Spain denies phone spying on Catalan separatists

AFP - [email protected]
Spain denies phone spying on Catalan separatists
Reports that Israel-made Pegasus spyware has been used to monitor activists, journalists and politicians around the world highlight the diplomatic risks of nurturing and exporting "oppressive technology", experts have warned. (Photo by Mario GOLDMAN / AFP)

The Spanish government has categorically denied illegally spying on Catalan separatists, after a rights group accused Madrid of having targeted their mobile phones with Pegasus spyware.


At least 65 Catalan separatists were targeted, including the region’s current leader, by the spyware made by Israel’s NSO Group, according to a report published Monday by Citizen Lab research centre at the University of Toronto.

The group said almost all of the spying took place between 2017 and 2020 in the wake of the independence bid by Catalonia that plunged Spain into its worst political crisis in years.

“The government has nothing to hide,” spokeswoman Isabel Rodríguez told a news conference, when asked about the accusations following a weekly cabinet meeting.


Spain is “a democratic country and a state of law where we do not spy, we do not intercept conversations, we do not wiretap, except within the framework of the law,” she added.

The Spanish government will cooperate “as much as possible” with any investigation into the allegations, she added.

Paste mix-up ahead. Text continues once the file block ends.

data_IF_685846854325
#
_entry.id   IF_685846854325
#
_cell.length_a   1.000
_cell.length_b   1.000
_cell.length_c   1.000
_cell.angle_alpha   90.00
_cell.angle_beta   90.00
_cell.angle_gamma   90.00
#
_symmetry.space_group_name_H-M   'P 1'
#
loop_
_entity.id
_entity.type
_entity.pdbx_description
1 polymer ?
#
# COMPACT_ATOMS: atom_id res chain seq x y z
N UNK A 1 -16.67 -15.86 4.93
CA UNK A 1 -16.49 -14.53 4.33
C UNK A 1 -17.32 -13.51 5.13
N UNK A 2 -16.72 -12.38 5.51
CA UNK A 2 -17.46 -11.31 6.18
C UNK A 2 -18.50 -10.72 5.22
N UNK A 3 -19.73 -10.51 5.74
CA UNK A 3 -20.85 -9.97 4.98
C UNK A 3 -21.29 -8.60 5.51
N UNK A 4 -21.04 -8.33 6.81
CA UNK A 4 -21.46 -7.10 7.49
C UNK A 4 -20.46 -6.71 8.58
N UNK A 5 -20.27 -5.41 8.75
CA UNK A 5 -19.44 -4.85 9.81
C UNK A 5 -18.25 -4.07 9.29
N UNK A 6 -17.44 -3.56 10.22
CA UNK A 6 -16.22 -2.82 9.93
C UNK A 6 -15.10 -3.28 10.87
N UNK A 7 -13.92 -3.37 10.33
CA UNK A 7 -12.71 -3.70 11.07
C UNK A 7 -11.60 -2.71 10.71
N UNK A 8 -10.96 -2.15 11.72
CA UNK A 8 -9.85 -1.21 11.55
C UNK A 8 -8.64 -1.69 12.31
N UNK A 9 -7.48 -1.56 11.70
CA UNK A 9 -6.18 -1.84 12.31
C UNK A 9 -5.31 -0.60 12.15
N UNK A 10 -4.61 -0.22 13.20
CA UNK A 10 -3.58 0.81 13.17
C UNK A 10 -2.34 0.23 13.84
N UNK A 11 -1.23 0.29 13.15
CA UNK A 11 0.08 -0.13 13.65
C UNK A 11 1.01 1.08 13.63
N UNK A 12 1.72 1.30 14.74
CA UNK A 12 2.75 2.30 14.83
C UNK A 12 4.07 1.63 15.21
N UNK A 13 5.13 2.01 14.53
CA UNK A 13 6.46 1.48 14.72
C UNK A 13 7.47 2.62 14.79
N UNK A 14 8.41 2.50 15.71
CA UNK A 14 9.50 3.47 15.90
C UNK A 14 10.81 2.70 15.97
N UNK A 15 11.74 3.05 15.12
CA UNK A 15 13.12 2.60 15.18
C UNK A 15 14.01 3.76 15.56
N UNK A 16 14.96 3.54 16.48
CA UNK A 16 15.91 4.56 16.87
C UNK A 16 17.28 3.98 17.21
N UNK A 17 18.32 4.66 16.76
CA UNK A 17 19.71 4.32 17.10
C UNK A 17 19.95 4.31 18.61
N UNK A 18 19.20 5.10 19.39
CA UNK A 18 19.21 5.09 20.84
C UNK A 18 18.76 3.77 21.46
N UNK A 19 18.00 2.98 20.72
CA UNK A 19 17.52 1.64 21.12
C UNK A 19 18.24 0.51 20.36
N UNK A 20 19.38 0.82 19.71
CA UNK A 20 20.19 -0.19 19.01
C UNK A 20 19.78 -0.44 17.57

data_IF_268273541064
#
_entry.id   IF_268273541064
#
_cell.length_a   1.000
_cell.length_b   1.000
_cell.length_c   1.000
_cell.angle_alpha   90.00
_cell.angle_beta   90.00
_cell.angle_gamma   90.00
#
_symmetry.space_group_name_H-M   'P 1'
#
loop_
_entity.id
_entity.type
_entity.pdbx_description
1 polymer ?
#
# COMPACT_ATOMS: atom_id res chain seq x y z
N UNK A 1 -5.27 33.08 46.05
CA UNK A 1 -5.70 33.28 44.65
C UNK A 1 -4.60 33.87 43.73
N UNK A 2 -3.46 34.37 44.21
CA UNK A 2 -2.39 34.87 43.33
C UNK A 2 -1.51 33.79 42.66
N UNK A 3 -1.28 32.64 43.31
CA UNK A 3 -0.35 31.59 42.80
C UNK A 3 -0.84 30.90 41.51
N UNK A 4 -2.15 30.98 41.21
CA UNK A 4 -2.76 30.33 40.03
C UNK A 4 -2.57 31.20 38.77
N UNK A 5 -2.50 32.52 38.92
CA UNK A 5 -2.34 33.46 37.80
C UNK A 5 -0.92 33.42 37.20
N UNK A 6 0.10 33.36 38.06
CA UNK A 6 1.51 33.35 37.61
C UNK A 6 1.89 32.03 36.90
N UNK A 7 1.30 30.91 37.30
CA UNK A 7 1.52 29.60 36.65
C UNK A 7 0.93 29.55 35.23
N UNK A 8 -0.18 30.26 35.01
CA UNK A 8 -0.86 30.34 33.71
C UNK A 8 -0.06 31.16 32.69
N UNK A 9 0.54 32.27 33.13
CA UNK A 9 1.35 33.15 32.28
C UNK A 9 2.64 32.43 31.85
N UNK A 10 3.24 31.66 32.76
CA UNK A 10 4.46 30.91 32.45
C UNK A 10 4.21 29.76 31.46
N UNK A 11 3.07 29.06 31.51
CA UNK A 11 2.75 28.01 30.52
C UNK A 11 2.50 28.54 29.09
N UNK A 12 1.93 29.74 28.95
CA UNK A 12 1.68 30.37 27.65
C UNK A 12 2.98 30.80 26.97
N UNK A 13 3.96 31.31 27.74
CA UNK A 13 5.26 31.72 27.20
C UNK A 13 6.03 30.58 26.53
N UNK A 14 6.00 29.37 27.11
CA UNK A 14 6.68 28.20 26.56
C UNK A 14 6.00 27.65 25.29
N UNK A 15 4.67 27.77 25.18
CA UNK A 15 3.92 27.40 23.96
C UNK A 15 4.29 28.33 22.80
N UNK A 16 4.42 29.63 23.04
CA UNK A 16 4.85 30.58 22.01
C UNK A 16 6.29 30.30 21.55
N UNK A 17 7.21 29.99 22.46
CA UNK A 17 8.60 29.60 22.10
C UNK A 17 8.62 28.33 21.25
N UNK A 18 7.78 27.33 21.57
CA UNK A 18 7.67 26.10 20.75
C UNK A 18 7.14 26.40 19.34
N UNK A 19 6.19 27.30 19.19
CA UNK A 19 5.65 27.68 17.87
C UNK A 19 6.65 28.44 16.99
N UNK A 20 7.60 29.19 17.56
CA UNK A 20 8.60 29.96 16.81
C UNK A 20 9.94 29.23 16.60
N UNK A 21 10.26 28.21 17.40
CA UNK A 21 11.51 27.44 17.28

Citizen Lab, which focuses on high-tech human rights abuses, said Catalan leader Pere Aragonès, ex-regional leaders Quim Torra and Artur Mas as well as members of the Catalan parliament and independent civil society organisations were among those targeted.

“The Spanish government must give immediate explanations and get to the bottom of the matter,” Aragonès tweeted in English on Monday.

Amnesty International also urged Spain to “conduct a thorough, independent investigation” into the alleged use of Pegasus spyware against the Catalan separatists identified in the investigation.

Pegasus, which can switch on a phone’s camera or microphone and harvest its data, was at the centre of a storm last year after a list of about 50,000 potential surveillance targets worldwide was leaked to the media.

Catalonia in northeast Spain has been for several years at the centre of a political crisis between separatists, who control the executive and the regional parliament, and the central government in Madrid.



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